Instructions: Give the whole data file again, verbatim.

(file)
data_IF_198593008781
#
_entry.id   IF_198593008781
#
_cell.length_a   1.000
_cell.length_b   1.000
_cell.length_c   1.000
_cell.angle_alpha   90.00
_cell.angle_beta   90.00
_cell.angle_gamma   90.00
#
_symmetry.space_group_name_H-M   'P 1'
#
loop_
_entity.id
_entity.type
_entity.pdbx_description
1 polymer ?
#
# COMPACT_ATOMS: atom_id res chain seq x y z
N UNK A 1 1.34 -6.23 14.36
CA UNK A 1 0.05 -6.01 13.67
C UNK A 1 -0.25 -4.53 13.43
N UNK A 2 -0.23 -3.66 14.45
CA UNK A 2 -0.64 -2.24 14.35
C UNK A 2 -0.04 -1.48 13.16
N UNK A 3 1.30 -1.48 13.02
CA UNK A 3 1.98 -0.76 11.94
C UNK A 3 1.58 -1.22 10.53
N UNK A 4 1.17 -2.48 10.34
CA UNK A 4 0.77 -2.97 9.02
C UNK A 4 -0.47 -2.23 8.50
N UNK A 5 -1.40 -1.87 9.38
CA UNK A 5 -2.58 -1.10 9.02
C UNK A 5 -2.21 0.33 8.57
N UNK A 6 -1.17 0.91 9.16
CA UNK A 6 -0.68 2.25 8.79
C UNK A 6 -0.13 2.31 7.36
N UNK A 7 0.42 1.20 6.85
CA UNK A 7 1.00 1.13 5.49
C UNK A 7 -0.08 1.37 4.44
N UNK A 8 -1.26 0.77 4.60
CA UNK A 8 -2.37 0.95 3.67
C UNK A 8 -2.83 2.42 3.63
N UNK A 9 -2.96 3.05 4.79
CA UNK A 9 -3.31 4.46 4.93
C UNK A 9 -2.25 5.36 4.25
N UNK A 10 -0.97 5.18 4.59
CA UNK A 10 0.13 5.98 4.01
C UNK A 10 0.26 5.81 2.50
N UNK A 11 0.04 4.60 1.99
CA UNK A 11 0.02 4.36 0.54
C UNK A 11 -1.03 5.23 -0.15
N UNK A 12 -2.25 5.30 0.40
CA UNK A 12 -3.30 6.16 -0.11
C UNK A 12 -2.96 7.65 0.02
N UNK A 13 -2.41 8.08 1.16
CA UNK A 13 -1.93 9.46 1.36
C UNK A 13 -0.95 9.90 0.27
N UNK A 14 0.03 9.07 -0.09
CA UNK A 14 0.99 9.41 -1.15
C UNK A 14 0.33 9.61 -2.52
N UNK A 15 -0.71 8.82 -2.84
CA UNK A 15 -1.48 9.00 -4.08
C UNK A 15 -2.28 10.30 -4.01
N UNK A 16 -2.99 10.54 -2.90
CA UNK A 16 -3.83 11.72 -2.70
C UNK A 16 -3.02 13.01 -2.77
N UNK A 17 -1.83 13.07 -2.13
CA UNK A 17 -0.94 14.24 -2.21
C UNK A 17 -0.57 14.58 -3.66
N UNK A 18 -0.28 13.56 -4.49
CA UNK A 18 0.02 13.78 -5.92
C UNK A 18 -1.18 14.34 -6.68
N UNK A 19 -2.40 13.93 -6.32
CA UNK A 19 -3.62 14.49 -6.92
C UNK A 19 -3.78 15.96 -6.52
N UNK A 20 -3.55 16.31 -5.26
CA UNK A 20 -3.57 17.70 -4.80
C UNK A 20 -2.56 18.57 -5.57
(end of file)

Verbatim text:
data_IF_198593008781
#
_entry.id   IF_198593008781
#
_cell.length_a   1.000
_cell.length_b   1.000
_cell.length_c   1.000
_cell.angle_alpha   90.00
_cell.angle_beta   90.00
_cell.angle_gamma   90.00
#
_symmetry.space_group_name_H-M   'P 1'
#
loop_
_entity.id
_entity.type
_entity.pdbx_description
1 polymer ?
#
# COMPACT_ATOMS: atom_id res chain seq x y z
N UNK A 1 1.34 -6.23 14.36
CA UNK A 1 0.05 -6.01 13.67
C UNK A 1 -0.25 -4.53 13.43
N UNK A 2 -0.23 -3.66 14.45
CA UNK A 2 -0.64 -2.24 14.35
C UNK A 2 -0.04 -1.48 13.16
N UNK A 3 1.30 -1.48 13.02
CA UNK A 3 1.98 -0.76 11.94
C UNK A 3 1.58 -1.22 10.53
N UNK A 4 1.17 -2.48 10.34
CA UNK A 4 0.77 -2.97 9.02
C UNK A 4 -0.47 -2.23 8.50
N UNK A 5 -1.40 -1.87 9.38
CA UNK A 5 -2.58 -1.10 9.02
C UNK A 5 -2.21 0.33 8.57
N UNK A 6 -1.17 0.91 9.16
CA UNK A 6 -0.68 2.25 8.79
C UNK A 6 -0.13 2.31 7.36
N UNK A 7 0.42 1.20 6.85
CA UNK A 7 1.00 1.13 5.49
C UNK A 7 -0.08 1.37 4.44
N UNK A 8 -1.26 0.77 4.60
CA UNK A 8 -2.37 0.95 3.67
C UNK A 8 -2.83 2.42 3.63
N UNK A 9 -2.96 3.05 4.79
CA UNK A 9 -3.31 4.46 4.93
C UNK A 9 -2.25 5.36 4.25
N UNK A 10 -0.97 5.18 4.59
CA UNK A 10 0.13 5.98 4.01
C UNK A 10 0.26 5.81 2.50
N UNK A 11 0.04 4.60 1.99
CA UNK A 11 0.02 4.36 0.54
C UNK A 11 -1.03 5.23 -0.15
N UNK A 12 -2.25 5.30 0.40
CA UNK A 12 -3.30 6.16 -0.11
C UNK A 12 -2.96 7.65 0.02
N UNK A 13 -2.41 8.08 1.16
CA UNK A 13 -1.93 9.46 1.36
C UNK A 13 -0.95 9.90 0.27
N UNK A 14 0.03 9.07 -0.09
CA UNK A 14 0.99 9.41 -1.15
C UNK A 14 0.33 9.61 -2.52
N UNK A 15 -0.71 8.82 -2.84
CA UNK A 15 -1.48 9.00 -4.08
C UNK A 15 -2.28 10.30 -4.01
N UNK A 16 -2.99 10.54 -2.90
CA UNK A 16 -3.83 11.72 -2.70
C UNK A 16 -3.02 13.01 -2.77
N UNK A 17 -1.83 13.07 -2.13
CA UNK A 17 -0.94 14.24 -2.21
C UNK A 17 -0.57 14.58 -3.66
N UNK A 18 -0.28 13.56 -4.49
CA UNK A 18 0.02 13.78 -5.92
C UNK A 18 -1.18 14.34 -6.68
N UNK A 19 -2.40 13.93 -6.32
CA UNK A 19 -3.62 14.49 -6.92
C UNK A 19 -3.78 15.96 -6.52
N UNK A 20 -3.55 16.31 -5.26
CA UNK A 20 -3.57 17.70 -4.80
C UNK A 20 -2.56 18.57 -5.57